I was in Houston two weeks ago meeting with clients and speaking at the Houston Social Media Club Breakfast. I was reading USA Today (under the hotel door addition) the morning before my speech and I saw an article that perfectly validates the impact and importance of Member Celebrities. With that in mind, I wrote this to serve as an addendum to my previous Member Celebrity post.
Two weeks ago the New Jersey Devils stole a term from NASA (and Gatorade) and launched what they are calling Mission Control. Mission Control is a “social media hub” within the team’s headquarters in the Prudential Center. This social media hub is really a state-of-the-art media room that will serve as the nerve center for team related social media creation. The coolest thing about this story isn’t Mission Control, but rather the fact that the Devils have literally given the keys to this room to 25 of their biggest fans. So the duality of Mission Control is that it’s serving as a social media hub and the ultimate reward for some very lucky Member Celebrities (the Devils call them Army Generals). Below is a step-by-step guide to creating and promoting successful Member Celebrities who are impactful to your brand.
Step 1. Identify your biggest fans:
With the right tools and strategy, this is the easy part – The Devils do it by holding a contest. Essentially the team is looking for a way to hone in on fans who are brand advocates and very active in the social space. The Devils’ goal was to choose 7-10 people, but they ended up with 25 due to the sheer volume of quality entries. These fans are what I call Member Celebrities and they are the evolution of brand advocates (see my previous blog post for a more detailed explanation).
Step 2. Provide a platform:
Your Member Celebrities need an official platform that they can leverage for content creation and distribution. Giving Member Celebrities admin rights to a Facebook page doesn’t count. If you are using Facebook you need to enable Member Celebs with the right tools such as community functionality built into a Facebook tab or community tools on the homepage of your brand’s domain site. These Member Celebs are responsible for content creation on the brand’s behalf and the brand is responsible for content curation. (Brand as the curator is becoming a very en voue topic as of late – if you don’t believe me – Google it or check out the BeanCast – you’re welcome Bob)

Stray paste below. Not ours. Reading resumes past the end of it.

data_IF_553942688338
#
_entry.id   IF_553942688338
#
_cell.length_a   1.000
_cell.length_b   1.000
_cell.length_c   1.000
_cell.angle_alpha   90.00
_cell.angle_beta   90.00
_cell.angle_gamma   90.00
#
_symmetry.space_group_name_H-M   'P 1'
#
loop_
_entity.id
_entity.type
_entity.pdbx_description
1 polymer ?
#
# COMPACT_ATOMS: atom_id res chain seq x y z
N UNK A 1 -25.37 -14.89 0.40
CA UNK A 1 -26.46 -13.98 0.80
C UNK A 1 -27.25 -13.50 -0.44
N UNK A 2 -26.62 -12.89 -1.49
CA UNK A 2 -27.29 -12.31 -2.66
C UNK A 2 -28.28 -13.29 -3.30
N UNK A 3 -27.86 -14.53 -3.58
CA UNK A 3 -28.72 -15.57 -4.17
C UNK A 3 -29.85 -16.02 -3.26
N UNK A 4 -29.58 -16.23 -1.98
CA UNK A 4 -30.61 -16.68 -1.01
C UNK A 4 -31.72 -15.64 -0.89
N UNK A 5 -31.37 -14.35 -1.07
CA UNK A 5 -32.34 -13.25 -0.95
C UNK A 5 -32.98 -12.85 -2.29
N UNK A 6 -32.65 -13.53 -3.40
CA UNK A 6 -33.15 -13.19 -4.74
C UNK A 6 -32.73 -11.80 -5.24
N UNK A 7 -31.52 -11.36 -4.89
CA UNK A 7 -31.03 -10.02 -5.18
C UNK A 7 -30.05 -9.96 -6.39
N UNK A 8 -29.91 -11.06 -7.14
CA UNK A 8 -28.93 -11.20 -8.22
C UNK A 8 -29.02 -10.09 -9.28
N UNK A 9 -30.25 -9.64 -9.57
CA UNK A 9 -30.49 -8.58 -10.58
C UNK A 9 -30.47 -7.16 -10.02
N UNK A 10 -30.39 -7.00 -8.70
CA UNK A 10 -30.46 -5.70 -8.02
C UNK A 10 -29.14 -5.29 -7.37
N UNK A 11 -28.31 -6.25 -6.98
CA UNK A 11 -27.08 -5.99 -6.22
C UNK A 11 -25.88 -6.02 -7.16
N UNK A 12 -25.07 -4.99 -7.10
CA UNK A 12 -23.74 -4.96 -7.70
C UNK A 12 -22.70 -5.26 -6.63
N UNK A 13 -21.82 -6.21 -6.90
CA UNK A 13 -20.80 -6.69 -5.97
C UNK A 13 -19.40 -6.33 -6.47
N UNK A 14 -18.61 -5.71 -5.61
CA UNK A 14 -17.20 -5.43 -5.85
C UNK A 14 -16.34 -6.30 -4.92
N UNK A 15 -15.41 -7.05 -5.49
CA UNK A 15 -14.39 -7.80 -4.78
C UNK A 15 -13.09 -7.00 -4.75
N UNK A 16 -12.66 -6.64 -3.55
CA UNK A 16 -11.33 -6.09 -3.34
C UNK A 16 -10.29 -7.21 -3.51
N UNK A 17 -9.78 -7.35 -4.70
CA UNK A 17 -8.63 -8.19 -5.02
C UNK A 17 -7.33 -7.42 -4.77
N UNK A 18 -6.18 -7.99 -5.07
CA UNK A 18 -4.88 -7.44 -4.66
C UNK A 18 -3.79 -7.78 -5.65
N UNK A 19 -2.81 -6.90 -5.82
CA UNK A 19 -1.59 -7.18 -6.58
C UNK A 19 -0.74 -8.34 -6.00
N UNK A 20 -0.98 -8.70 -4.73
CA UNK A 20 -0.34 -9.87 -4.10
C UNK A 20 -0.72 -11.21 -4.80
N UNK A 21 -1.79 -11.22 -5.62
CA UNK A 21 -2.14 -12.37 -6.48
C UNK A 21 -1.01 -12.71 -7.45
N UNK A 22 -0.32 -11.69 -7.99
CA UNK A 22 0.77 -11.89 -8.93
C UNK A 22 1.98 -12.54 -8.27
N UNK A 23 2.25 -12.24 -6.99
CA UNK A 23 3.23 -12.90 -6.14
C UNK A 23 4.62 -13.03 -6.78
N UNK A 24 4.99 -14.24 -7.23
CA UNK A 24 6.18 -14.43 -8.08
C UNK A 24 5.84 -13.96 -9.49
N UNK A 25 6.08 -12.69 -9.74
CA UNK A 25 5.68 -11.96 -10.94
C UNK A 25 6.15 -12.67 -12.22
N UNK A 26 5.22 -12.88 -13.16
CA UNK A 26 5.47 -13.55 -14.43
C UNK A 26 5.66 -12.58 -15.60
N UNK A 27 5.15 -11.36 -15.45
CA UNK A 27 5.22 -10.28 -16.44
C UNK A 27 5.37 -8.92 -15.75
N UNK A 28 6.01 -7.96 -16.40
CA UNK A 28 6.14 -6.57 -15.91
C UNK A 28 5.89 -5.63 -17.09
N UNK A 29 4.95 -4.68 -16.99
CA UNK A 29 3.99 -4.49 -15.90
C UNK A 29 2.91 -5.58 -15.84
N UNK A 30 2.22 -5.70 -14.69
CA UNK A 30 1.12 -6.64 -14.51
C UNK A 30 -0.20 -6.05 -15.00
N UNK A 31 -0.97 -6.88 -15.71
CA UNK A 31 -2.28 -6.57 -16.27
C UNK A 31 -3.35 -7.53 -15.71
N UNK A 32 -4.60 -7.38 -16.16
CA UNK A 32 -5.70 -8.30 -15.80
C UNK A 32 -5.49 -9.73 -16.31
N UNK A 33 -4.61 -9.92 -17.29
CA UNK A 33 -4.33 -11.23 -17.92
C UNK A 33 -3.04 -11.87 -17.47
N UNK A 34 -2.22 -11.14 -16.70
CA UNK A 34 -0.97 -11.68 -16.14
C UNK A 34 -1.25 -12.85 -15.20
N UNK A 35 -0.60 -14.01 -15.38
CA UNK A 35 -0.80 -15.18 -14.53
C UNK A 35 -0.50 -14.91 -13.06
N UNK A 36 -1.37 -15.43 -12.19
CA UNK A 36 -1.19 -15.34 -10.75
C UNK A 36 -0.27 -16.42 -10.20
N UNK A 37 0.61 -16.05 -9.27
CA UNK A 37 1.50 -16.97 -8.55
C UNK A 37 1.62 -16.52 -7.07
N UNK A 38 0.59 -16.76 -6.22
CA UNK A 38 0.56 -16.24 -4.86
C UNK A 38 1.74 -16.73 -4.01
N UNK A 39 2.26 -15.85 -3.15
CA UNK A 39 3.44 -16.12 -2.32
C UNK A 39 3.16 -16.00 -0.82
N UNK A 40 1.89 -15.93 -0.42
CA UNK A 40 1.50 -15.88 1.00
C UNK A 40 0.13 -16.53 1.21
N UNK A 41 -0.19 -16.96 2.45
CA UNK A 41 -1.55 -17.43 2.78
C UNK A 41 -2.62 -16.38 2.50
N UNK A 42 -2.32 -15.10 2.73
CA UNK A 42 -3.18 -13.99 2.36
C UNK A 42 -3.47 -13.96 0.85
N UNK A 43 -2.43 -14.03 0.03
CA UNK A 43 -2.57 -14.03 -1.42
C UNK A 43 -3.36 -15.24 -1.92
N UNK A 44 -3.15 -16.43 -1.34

Step 3. Communicate content creation plan:
One thing that differentiates Member Celebrities from brand advocates is that the brand is in direct communication with a Member Celebrity and the brand develops a content creation plan that the Member Celeb is trained to follow (the Devils have daily meetings at Mission Control). The idea here isn’t to detract from the authenticity of the content, but rather to provide the Member Celebrities with a set of guidelines and to set expectations. Most Member Celebrities aren’t professional writers, bloggers, marketers or advertisers, although they are socially savvy, they aren’t necessarily brand savvy, so this is a way to educate them on the brand’s voice as well as general marketing principles to ensure they stay on-brand.
Step 4. Broadcast UGC to key social and digital touchpoints:
Another key differentiator between brand advocates and Member Celebrities is that a Member Celebrity’s content is broadcast outside the community. Brand advocate conversation is featured in a community such as Kraftfirsttaste.com but you can’t find it on any affiliate sites or the social web. This is a mistake. This is exactly the kind of content that should be featured on affiliate or partner sites. From Facebook and Twitter, to ad banners and even at offline events like the Prudential Center Jumbo-tron, broadcast your Member Celebs.
Step 5. Reward Participation:
The last step involves rewards. True: many fans would consider just being a Member Celebrity reward enough, but it’s important to build a level of exclusivity. You want other fans to covet the role of the Member Celebrity. Other fans can publish team or brand related content, they just aren’t doing it from an official platform, account, handle etc. In other words, you need to give Member Celebrities a little something extra to set them apart from the average fan. In the case of the Devil Member Celebs, it’s access to team facilities, locker rooms, players, iPads, plus free tickets and box seats for certain events.
Just one month after introducing Mission Control and Member Celebrities, fan growth along with interaction and engagement on Facebook, Twitter and the Devils’ community, has grown in double digits. The Member Celebs even took it upon themselves to organize an unofficial Tweetup that 50 people attended. The Devils will officially sponsor this event in the future and it is sure to draw more fans, but the key takeaway here is that this serves as a great proofpoint for Mission Control and the Success of Member Celebrities. Whether you are building a new community or doing an audit of your current community, consider how you can use Member Celebrities to elevate advocacy and drive engagement. Make your community members your biggest asset. They will thank you for it.
Recognizing the key influencers in your community in order to promote brand advocacy and evangelism isn’t a new concept. In fact, many social campaigns start out with similar goals. That said, why is it so hard to create a social campaign that, at its core, inspires members to act as advocates or evangelists?